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Lost Toddler Found After Dramatic Search

It was truly like trying to find a needle in a haystack: there was a frantic search for a little boy missing inside a giant paper recycling plant in Phoenix, Ariz. The boy had wandered off after his father brought his family there to pick something up.

It took more than six hours before rescuers located the child, and another six hours to rescue him. Phoenix Police Officer Mary Zielinski pulled the boy to safety and joined The Early Show to talk about the frightening ordeal and rescue.

"It was just miraculous," Zielinski told The Early Show co-anchor Maggie Rodriguez. "When they started searching for him, like I said, it took over six hours and as we're searching, you've got four hours, five hours, six hours, and we didn't hear a thing and then, finally, when we were looking through the voids of the huge paper stack, I pulled away the paper and I just saw that little hand come crawling out to me and it was just miraculous. It was just a wonderful, wonderful feeling."

Asked to describe what searchers were up against, Zielinski said, "Well, one of our S.W.A.T. officers who was actually on top of the stack described it as being, if you can imagine, a large haystack. But it's actually bales of compressed paper and each bale weighed, they said, approximately 1,500 to 2,000 pounds and they were stacked four-high. It was as large as I'd say a big bus."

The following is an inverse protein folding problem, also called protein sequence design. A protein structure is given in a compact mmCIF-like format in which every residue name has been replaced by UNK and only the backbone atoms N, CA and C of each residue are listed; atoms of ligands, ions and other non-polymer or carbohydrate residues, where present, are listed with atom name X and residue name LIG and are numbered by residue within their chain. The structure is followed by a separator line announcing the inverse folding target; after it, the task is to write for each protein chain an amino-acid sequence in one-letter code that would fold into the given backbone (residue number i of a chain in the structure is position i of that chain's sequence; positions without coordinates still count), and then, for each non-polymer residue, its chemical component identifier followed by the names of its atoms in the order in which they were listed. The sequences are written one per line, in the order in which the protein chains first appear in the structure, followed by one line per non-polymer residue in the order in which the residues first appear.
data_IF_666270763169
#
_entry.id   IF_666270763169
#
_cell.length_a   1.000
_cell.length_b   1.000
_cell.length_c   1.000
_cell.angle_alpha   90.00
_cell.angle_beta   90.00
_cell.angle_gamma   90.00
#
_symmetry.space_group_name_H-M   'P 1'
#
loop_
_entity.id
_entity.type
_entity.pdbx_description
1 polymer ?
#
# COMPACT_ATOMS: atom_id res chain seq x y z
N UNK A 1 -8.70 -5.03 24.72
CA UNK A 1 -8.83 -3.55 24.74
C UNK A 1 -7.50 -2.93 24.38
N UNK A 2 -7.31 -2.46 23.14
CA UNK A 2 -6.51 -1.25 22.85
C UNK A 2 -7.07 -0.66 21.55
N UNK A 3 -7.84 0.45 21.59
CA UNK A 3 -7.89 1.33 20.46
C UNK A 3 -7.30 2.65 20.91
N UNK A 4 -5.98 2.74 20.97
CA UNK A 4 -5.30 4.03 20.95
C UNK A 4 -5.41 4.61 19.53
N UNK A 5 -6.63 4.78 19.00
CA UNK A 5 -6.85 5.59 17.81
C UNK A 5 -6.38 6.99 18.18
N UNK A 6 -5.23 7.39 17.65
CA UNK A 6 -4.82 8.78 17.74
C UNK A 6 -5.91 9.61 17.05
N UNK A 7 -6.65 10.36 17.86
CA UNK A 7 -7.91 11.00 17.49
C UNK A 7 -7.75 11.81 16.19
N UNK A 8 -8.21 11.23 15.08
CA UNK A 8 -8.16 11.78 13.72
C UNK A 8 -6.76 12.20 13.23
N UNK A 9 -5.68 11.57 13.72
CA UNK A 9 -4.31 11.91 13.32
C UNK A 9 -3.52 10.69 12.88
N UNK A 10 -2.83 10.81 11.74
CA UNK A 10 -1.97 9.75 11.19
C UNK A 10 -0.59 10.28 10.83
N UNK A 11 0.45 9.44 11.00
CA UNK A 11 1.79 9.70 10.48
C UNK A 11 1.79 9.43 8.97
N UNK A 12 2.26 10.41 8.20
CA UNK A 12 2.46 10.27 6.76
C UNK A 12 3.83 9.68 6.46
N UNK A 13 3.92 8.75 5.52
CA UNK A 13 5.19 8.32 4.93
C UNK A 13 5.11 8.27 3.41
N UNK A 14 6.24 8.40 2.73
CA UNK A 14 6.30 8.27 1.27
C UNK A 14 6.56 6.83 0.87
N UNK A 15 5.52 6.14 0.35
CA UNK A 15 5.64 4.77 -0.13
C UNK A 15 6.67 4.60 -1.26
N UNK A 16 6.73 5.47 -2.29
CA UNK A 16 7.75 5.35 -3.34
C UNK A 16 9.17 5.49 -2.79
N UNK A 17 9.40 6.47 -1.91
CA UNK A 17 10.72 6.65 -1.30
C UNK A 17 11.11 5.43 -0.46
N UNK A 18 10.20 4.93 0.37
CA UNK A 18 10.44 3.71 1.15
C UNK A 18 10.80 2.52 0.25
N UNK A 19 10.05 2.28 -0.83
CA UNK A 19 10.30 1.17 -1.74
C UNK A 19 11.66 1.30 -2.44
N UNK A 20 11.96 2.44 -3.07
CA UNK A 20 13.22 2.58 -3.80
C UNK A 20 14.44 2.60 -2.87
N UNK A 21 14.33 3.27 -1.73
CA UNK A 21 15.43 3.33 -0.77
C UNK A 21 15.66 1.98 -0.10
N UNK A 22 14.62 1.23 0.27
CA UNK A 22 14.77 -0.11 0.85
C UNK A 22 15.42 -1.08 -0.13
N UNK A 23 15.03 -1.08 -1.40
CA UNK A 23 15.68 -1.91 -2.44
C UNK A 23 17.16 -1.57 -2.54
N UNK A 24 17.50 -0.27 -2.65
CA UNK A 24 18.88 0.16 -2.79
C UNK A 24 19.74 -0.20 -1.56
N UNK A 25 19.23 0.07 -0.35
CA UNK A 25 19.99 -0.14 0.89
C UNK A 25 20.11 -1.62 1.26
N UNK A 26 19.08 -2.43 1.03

"And from the sides of the stack, you can't see in, but I guess on top, the S.W.A.T. officers that were working up there said that there was actual voids that dropped all the way down to the actual cement at the bottom," she explained.

The night of the rescue was cold, damp and dark.

"I know and it had rained here in Phoenix, the paper, it was wet and what you don't see is the huge pile of loose paper that it took to actually get to that stack. That's where all the effort came from all of the police officers and the fire personnel. They actually had to move all that wet paper. It was huge, to actually get to that stack so we could get the forklift in there to move those actual individual bales of paper because we couldn't," Zielinski said.

Asked what the little boy was doing while the rescue was underway, Zielinski said, "At the beginning, we had no idea where he was. We just went by what the children said where they actually last saw him and who was instrumental was a officer who is on my squad, a canine handler, and he used his dog Cyrus to search the area to begin with and Cyrus gave alerts towards that stack. As well as our fire rescue dogs indicated that he probably is in that stack somewhere. But we didn't hear a peep from him, not a sound. We used the thermal imaging cameras and one of our S.W.A.T. officers could see a figure, but it dissipated, so as if he was moving around down there. But like I said, after it got to be four, five, six hours, and we didn't hear a sound, we hoped for the best, but, you know, we feared for the worse. There was a lot of prayers going on that night."

When he finally got out, Zielinski said the toddler didn't make a peep. "He reached out to me and Igrabbed him and I just, like I said, the mamma bear, you know, came out of me and I just grabbed him and pulled him out and he would held him as tight as I could. He was whimpering and trembling, he was so cold. I looked at the fire paramedic and he looked at me and said 'Get him to the office so we can treat him.' We're all just rushing to the office because it was warm inside there and I just sat him on the chair area let the firemen work the magic and they treated him."